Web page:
If I had to pick a pet peeve of mine, this would be it. I have had too many so-called leaders who run the spectrum from poor to great. None of the great ones created rules; only the poor ones. And I measure great versus poor leaders by their achievements.

    Reply
  7. Gil Johnson

    I always wondered why managers were so keen on creating detailed rules that didn’t really matter that much. I was too immature to really get it. Now I do understand. They are just poor leaders acting out their small thinking habits.

    Reply
    1. Douglas R. Satterfield Post author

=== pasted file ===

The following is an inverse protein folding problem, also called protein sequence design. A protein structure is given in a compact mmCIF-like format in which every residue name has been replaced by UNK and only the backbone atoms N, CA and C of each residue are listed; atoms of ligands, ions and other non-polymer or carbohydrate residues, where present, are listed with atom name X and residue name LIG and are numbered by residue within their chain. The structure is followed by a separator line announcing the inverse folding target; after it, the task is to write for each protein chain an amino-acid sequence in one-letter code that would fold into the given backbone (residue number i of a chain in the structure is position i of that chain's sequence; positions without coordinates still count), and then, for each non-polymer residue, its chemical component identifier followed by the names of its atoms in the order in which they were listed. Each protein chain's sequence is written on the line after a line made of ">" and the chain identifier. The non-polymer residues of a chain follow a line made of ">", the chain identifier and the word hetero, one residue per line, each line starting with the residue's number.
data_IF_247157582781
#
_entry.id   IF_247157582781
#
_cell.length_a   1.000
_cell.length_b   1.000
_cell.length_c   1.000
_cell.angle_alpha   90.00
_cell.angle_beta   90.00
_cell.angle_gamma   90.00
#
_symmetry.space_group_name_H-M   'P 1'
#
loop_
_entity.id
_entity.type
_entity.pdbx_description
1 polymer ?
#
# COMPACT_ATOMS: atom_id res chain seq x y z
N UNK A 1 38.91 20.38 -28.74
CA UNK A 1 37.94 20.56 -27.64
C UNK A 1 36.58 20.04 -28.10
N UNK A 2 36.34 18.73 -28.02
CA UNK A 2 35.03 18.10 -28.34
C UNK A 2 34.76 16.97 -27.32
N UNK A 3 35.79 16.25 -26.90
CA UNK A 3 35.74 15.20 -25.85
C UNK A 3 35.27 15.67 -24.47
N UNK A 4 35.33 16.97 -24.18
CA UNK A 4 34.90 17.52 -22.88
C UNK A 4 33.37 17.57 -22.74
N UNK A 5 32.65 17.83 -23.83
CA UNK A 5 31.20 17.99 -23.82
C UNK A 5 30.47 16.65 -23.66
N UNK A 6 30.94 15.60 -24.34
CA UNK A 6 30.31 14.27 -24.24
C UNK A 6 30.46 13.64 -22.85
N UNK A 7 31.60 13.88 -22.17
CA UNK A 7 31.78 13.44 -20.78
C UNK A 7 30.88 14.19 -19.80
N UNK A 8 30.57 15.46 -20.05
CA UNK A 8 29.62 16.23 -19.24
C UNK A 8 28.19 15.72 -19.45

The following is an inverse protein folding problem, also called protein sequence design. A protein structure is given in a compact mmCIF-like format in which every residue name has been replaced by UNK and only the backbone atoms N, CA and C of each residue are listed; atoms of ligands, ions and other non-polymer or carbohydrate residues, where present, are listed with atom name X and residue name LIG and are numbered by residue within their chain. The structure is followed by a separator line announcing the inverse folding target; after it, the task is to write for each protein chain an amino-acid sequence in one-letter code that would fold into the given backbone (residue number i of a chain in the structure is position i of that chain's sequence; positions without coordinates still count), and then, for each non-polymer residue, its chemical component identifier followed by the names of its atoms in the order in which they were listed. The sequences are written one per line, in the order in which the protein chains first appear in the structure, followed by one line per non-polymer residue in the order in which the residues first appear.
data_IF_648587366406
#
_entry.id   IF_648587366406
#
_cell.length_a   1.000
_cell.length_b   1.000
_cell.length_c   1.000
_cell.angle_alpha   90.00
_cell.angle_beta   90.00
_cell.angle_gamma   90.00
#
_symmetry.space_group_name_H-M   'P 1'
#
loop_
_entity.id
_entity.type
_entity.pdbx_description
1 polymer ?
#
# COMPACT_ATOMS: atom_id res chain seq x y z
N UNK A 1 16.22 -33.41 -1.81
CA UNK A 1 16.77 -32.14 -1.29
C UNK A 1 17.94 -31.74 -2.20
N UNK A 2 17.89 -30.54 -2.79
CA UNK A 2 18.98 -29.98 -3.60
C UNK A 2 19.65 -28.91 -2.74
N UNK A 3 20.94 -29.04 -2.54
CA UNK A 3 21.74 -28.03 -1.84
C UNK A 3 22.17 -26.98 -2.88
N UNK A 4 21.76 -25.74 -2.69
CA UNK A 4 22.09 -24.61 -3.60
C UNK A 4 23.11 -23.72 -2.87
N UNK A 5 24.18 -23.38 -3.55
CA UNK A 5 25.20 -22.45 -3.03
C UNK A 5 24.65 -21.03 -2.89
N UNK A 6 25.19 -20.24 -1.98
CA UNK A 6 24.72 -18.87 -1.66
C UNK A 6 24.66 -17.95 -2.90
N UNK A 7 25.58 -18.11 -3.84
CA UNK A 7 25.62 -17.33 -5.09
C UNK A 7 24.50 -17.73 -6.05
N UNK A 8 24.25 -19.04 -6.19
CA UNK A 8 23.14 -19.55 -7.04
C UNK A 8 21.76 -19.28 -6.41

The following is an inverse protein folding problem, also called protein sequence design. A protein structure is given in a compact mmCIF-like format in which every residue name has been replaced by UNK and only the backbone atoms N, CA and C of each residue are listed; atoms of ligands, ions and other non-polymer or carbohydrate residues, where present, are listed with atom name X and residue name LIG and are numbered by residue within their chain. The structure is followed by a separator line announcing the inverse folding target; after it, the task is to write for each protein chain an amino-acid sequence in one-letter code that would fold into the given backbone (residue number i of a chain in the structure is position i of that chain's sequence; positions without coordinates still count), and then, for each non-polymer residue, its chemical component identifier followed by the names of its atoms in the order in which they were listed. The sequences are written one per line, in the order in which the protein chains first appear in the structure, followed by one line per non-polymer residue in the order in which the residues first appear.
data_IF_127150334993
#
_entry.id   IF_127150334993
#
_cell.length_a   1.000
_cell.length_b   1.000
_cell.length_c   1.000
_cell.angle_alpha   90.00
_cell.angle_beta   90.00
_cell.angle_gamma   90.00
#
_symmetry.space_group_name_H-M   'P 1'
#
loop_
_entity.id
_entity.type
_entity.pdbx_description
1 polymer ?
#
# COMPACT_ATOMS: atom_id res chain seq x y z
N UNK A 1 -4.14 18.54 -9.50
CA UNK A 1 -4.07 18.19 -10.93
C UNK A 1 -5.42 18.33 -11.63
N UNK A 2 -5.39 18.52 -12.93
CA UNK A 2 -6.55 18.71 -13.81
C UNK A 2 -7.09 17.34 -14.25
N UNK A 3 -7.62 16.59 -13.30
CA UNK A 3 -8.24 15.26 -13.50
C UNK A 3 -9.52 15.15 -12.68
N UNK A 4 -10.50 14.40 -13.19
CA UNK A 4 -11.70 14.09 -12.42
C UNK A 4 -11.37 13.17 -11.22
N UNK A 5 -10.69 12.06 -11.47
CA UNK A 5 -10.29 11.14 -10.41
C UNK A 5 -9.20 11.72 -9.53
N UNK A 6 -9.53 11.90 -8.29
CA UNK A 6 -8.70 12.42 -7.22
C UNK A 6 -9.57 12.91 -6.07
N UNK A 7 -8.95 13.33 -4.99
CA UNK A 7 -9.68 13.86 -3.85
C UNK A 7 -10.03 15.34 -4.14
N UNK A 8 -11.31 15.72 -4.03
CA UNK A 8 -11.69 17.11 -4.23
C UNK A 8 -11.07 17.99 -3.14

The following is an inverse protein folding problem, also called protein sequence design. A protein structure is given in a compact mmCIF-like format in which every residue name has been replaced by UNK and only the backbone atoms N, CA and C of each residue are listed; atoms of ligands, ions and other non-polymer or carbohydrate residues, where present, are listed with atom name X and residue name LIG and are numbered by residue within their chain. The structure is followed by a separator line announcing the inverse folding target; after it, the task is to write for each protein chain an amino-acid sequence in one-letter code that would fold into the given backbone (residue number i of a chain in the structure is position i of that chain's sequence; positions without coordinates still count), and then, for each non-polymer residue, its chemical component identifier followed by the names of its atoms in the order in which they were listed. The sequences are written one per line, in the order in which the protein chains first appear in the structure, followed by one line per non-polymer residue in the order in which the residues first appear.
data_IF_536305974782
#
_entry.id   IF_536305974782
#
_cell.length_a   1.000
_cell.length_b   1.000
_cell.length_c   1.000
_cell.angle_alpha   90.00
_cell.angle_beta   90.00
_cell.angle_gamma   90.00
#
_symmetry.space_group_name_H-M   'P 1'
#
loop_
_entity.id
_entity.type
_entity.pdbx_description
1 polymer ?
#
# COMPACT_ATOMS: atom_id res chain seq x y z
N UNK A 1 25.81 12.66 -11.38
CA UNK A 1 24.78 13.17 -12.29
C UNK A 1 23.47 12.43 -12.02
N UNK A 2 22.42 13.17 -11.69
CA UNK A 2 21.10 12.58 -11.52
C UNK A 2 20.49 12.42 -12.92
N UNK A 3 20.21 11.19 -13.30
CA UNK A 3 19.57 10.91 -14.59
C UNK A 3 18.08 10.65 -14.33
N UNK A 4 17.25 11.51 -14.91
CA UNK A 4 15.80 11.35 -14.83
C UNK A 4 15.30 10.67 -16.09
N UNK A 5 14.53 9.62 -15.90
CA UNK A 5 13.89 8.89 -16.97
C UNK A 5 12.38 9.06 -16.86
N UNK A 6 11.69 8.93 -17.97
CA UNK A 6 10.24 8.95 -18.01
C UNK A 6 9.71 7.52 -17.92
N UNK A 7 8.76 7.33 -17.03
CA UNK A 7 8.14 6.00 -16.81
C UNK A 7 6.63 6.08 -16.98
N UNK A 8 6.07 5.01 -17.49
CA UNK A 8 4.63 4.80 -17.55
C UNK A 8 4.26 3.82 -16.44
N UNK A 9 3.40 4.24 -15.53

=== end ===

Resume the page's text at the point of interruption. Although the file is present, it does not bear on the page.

Gil. You are like many of us growing up where we had to find out about things through personal experience. Today, we have other methods like coaches, mentors, and good teachers.

      Reply
    2. Albert Ayer

      To get ahead in the world today, having a good mentor is a must. Anything else and it is too difficult to compete.

      Reply
  8. Mr. T.J. Asper

    Another lesson that I try to teach to my students and athletes. That is why I don’t make any rules but enforce those imposed by the school. There is a serious life lesson to be learned by young people.

    Reply
  9. Joey Holmes

    I only thought parents made stupid rules. Cheers!

    Reply
    1. Kenny Foster

      You crack me up, Joey. Thanks for making me spit my coffee through my nose.

      Reply
  10. Drew Dill

    Once again, another great post on a subject that irritates people to no good end. I would hope these so-called leaders take a moment to reflect on their counter-productive behavior.